When the donkey had gone a fair way, he came across a hunting dog lying by the wayside, howling woefully. “Why are you crying so, old fellow?” asked the donkey. “Well”, said the dog, “because I’m old, get weaker every day and can’t go out hunting any more, my master wanted to shoot me. So I fled. But how am I to earn my keep now?”
“I’m going to Bremen to become a town musician.”
“Come with me and take up music too. I’ll play the lute, and you can play the drums”, said the donkey.
The dog agreed, and they walked on together. After a while they came across a cat sitting by the wayside with a face as long as a fiddle. “What’s making you so miserable, old whiskers?” asked the donkey. “How can I be cheerful when I’m in fear of my life”, answered the cat. “Because I’m getting old, my teeth are getting blunt and I’d rather sit purring by the fire than go chasing mice, my mistress wanted to drown me. I did manage to slip away, but now it’s hard to know what to do. Where am I to go?”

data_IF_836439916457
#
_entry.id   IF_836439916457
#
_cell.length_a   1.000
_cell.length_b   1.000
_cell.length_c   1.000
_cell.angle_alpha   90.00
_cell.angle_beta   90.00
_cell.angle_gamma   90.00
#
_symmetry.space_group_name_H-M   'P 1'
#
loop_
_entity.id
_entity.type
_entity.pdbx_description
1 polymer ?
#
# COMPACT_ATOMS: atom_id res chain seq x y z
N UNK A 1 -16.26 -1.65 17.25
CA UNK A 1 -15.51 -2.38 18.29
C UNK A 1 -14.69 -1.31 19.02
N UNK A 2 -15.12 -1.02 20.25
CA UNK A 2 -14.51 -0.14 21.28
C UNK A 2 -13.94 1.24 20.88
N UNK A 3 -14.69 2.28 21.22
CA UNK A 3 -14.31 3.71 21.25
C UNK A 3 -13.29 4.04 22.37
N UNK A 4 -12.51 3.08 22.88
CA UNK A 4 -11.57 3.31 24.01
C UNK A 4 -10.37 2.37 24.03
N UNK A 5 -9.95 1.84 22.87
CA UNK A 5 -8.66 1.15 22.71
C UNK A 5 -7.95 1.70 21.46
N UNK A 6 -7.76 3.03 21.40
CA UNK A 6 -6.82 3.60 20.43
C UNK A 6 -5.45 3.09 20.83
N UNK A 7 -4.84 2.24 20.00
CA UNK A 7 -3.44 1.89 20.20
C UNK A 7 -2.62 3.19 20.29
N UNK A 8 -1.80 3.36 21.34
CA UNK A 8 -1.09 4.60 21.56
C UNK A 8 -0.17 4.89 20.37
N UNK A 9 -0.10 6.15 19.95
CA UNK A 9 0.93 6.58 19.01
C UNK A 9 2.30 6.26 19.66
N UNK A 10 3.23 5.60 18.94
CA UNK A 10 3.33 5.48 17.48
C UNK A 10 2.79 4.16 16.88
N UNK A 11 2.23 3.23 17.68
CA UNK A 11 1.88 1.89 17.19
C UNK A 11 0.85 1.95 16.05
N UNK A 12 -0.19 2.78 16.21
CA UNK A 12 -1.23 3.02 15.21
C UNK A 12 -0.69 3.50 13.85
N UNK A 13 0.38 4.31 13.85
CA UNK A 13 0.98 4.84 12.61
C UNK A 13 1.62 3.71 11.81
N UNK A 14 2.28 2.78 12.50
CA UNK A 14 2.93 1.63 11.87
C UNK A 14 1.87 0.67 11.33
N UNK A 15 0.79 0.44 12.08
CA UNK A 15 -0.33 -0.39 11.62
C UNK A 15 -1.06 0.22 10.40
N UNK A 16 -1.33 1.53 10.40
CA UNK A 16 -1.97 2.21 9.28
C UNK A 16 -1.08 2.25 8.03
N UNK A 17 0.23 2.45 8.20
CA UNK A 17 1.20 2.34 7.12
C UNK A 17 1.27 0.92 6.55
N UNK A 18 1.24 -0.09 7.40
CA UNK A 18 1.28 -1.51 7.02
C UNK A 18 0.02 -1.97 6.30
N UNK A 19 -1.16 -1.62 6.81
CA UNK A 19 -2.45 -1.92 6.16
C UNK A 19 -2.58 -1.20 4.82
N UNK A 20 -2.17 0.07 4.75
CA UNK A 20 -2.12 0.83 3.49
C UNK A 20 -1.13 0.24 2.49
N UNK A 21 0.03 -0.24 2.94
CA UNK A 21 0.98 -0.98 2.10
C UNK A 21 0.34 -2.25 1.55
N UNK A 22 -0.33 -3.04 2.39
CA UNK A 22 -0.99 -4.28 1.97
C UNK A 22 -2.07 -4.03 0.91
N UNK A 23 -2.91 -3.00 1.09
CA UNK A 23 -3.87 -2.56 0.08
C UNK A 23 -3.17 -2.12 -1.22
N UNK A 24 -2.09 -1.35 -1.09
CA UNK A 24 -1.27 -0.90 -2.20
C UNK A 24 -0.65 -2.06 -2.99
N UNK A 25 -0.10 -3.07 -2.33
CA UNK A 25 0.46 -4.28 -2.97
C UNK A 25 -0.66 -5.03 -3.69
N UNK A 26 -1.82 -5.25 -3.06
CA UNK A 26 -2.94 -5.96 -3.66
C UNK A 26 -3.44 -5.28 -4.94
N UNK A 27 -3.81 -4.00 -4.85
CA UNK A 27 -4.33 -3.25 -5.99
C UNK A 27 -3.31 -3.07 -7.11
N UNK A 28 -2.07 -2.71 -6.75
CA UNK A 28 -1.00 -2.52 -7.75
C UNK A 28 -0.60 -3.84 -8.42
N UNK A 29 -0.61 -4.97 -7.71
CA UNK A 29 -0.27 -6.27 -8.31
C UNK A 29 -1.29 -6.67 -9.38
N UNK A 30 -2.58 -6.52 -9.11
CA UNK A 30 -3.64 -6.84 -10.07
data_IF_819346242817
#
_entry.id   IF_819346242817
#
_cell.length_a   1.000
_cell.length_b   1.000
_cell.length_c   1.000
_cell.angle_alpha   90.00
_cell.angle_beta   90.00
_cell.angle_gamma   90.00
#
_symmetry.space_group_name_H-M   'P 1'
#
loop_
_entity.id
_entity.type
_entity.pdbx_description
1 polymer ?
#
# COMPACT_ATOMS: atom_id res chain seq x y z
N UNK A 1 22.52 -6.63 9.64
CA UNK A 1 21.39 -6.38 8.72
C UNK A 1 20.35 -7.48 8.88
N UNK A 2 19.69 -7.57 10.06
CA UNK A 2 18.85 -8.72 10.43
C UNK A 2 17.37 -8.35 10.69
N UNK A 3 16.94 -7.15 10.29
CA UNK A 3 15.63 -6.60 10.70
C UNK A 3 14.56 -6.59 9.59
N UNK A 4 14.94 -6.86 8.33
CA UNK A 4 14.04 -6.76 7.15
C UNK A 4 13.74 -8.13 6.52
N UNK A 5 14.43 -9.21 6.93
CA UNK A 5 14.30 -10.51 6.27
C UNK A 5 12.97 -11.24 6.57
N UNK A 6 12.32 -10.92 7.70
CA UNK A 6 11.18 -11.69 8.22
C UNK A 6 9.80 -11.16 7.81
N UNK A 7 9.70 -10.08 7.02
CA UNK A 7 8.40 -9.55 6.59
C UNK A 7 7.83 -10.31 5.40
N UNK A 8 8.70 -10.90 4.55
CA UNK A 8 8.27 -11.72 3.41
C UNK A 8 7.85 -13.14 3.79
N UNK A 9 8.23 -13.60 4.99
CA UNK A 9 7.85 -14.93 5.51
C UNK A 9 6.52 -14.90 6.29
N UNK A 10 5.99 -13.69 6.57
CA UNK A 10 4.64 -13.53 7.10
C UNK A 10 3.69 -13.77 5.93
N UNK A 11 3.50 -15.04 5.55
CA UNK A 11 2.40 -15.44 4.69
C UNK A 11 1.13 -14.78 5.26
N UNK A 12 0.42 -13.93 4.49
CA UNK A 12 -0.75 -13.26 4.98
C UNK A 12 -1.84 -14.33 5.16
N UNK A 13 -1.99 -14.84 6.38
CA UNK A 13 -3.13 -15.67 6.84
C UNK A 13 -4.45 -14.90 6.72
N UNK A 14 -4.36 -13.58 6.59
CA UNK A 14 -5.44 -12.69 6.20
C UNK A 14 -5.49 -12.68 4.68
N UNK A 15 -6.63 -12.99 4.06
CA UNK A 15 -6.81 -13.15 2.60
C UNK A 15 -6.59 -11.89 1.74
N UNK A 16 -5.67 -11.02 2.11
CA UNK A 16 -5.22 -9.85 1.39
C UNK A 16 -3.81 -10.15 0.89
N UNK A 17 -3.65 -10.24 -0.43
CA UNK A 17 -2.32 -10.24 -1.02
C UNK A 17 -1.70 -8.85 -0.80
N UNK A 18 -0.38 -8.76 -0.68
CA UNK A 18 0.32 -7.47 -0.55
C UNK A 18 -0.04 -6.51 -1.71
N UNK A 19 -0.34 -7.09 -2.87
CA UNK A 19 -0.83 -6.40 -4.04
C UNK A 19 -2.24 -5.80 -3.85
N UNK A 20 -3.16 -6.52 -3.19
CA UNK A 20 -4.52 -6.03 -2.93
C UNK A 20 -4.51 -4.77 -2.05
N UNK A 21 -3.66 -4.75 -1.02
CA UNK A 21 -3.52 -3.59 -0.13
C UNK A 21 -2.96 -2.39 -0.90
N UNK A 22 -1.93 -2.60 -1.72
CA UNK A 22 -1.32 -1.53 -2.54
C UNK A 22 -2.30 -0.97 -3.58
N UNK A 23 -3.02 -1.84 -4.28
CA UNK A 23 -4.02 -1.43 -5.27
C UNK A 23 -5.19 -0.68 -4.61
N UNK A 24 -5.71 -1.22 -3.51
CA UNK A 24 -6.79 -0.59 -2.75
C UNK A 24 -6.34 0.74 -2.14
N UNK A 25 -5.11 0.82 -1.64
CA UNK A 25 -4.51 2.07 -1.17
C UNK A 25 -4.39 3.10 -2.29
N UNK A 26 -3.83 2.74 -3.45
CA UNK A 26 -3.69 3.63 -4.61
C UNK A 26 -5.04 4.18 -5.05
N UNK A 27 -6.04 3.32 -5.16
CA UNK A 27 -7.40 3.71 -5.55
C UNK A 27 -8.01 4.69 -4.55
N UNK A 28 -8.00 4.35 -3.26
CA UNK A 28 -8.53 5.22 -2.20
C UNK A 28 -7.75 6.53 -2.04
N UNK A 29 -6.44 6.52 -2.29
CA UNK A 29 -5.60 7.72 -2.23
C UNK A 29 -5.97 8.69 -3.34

“Come with us to Bremen!”
“You know all about night music, you can become a town musician.” The cat thought this was a good idea and went along with them. By and by, the three animals came to a farmyard, where a cockerel was sitting on the gate, crowing with all its might. “You’re making an awful din”, said the donkey, “What’s the matter?” “The lady of the house has ordered the cook to chop my head off this evening.
“They’ve got guests coming tomorrow, and I’m going to be turned into Sunday soup. Now I’m crowing at the top of my voice, while I still can.” “Well, I never”, said the donkey, “Come with us, we’re going to Bremen, you can find a better fate than death any day. You’ve got a fine voice, and if we make music together, we’ll make a wonderful sound.” The cockerel was pleased at this suggestion, and all four of them went off together.
But they could not reach Bremen in a single day.